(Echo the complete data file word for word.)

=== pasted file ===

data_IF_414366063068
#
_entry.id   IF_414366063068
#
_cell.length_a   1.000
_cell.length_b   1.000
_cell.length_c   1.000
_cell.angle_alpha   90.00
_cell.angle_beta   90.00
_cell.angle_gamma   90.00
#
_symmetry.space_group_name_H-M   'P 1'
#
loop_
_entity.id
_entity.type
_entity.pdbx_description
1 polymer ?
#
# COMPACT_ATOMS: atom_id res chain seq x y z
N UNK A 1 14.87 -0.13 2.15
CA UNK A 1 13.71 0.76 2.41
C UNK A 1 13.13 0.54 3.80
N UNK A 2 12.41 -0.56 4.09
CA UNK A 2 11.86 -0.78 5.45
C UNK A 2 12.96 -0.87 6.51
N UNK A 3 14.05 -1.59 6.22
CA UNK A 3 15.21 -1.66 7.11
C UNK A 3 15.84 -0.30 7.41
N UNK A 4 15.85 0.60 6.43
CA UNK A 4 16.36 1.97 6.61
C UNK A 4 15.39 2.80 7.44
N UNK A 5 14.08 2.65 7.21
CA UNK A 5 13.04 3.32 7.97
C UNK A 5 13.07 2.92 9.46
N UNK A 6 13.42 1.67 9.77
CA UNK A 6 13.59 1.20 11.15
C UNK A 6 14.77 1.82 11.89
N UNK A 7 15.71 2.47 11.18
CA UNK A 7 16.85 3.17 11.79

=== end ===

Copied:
data_IF_414366063068
#
_entry.id   IF_414366063068
#
_cell.length_a   1.000
_cell.length_b   1.000
_cell.length_c   1.000
_cell.angle_alpha   90.00
_cell.angle_beta   90.00
_cell.angle_gamma   90.00
#
_symmetry.space_group_name_H-M   'P 1'
#
loop_
_entity.id
_entity.type
_entity.pdbx_description
1 polymer ?
#
# COMPACT_ATOMS: atom_id res chain seq x y z
N UNK A 1 14.87 -0.13 2.15
CA UNK A 1 13.71 0.76 2.41
C UNK A 1 13.13 0.54 3.80
N UNK A 2 12.41 -0.56 4.09
CA UNK A 2 11.86 -0.78 5.45
C UNK A 2 12.96 -0.87 6.51
N UNK A 3 14.05 -1.59 6.22
CA UNK A 3 15.21 -1.66 7.11
C UNK A 3 15.84 -0.30 7.41
N UNK A 4 15.85 0.60 6.43
CA UNK A 4 16.36 1.97 6.61
C UNK A 4 15.39 2.80 7.44
N UNK A 5 14.08 2.65 7.21
CA UNK A 5 13.04 3.32 7.97
C UNK A 5 13.07 2.92 9.46
N UNK A 6 13.42 1.67 9.77
CA UNK A 6 13.59 1.20 11.15
C UNK A 6 14.77 1.82 11.89
N UNK A 7 15.71 2.47 11.18
CA UNK A 7 16.85 3.17 11.79